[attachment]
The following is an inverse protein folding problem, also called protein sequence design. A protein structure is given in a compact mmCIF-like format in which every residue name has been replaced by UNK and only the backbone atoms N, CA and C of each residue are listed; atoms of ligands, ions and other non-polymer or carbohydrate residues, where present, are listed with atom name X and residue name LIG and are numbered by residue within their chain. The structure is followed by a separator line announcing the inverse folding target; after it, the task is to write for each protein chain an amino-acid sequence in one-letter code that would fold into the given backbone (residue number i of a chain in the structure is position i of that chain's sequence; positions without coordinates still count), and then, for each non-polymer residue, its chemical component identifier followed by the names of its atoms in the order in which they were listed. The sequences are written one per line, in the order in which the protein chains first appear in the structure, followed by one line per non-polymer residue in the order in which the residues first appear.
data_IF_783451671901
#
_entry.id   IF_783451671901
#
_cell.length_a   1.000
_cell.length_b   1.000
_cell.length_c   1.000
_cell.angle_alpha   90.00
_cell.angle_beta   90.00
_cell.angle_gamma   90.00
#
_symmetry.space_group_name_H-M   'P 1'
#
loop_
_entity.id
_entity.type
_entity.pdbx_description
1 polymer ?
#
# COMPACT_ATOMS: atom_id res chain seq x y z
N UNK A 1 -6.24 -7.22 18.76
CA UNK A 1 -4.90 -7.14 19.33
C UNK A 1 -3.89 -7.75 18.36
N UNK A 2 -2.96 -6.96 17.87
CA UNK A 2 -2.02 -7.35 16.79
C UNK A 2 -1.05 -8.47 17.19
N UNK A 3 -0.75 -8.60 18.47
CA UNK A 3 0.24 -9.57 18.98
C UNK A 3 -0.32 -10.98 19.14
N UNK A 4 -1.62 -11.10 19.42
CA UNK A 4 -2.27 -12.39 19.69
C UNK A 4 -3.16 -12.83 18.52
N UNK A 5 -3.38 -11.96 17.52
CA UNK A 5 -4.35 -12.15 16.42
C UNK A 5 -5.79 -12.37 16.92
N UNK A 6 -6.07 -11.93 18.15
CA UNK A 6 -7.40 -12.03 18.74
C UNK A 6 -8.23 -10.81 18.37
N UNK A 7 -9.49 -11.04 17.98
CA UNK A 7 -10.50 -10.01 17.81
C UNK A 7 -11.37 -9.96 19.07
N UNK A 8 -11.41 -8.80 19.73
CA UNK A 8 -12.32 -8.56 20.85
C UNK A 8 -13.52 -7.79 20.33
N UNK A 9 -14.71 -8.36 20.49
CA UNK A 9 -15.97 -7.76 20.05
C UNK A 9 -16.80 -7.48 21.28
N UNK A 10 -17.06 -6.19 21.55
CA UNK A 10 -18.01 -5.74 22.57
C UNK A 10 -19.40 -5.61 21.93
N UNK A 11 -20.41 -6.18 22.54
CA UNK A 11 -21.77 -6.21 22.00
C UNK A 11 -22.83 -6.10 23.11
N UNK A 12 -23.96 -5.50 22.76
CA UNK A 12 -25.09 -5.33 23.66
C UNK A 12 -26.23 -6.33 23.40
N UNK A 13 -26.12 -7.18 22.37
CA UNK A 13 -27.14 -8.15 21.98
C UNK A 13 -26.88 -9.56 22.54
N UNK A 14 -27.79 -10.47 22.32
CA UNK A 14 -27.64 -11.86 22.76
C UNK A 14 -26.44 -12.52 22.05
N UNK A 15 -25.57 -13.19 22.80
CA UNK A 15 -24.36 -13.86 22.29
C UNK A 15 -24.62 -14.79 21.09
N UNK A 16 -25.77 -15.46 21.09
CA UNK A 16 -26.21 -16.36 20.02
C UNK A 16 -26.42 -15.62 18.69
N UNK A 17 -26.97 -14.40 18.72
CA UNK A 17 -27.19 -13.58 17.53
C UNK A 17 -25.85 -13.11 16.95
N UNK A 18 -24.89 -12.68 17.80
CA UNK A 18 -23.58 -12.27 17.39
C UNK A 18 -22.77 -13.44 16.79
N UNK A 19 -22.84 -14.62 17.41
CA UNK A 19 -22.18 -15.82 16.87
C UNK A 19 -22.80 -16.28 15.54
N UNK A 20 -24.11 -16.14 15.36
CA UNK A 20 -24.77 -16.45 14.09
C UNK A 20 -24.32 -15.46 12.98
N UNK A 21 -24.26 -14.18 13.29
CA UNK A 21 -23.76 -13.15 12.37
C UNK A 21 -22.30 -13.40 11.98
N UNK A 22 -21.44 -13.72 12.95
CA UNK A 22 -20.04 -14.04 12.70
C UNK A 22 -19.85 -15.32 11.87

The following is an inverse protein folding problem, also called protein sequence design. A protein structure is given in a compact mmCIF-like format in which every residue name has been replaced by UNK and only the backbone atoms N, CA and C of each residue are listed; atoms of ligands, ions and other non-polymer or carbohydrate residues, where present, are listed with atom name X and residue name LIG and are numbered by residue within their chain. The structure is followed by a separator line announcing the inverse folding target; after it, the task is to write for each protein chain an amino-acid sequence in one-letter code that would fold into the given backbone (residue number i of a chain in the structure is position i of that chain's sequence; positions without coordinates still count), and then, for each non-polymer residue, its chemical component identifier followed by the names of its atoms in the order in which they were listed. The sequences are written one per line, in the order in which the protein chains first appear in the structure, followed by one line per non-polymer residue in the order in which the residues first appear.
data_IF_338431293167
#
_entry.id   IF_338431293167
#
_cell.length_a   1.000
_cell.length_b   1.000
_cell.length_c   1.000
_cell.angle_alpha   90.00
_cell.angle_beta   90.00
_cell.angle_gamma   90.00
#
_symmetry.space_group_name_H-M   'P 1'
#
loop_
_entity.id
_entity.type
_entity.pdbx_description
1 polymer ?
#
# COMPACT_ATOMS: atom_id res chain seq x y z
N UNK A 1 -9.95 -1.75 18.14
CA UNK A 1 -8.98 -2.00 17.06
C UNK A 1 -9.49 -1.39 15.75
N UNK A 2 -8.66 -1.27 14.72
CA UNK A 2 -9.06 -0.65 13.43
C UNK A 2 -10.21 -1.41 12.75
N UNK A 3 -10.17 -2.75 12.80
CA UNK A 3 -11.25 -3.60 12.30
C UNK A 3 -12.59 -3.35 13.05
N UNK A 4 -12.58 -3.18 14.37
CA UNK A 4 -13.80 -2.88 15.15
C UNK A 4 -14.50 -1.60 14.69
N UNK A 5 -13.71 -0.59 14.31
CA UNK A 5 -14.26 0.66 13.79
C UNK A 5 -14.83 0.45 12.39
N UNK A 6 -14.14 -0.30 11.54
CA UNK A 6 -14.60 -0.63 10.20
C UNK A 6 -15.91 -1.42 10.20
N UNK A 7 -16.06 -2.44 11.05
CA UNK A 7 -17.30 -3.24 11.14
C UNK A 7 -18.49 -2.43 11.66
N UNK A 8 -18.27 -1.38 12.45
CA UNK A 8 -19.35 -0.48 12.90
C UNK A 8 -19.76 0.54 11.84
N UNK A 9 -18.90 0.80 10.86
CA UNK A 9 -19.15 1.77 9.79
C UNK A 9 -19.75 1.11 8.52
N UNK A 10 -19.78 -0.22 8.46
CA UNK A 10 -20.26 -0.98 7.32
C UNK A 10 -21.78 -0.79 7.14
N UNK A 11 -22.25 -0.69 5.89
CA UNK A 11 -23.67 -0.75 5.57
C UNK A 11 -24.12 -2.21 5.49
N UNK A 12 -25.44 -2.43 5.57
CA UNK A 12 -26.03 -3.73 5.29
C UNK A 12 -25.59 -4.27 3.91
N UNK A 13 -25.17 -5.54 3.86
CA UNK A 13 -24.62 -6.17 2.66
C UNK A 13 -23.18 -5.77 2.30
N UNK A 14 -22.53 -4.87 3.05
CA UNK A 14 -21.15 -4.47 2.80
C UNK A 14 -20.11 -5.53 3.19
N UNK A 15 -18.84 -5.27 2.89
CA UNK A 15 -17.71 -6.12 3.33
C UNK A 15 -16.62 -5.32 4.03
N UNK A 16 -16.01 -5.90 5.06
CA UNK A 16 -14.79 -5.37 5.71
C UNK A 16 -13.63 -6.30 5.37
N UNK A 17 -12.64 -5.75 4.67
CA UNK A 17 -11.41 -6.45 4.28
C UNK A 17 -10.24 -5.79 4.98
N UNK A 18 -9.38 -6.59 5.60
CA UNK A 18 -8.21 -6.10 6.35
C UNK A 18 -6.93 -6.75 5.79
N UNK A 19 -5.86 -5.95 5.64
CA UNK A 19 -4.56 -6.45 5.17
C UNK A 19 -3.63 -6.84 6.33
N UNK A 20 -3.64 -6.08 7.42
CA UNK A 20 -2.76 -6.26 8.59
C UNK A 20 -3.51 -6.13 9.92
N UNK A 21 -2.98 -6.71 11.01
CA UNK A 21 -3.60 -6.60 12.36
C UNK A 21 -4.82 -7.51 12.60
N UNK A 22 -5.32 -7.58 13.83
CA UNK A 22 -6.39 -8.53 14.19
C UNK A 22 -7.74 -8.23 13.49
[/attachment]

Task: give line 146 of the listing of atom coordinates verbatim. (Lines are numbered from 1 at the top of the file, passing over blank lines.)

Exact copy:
CA UNK A 13 -24.62 -6.17 2.66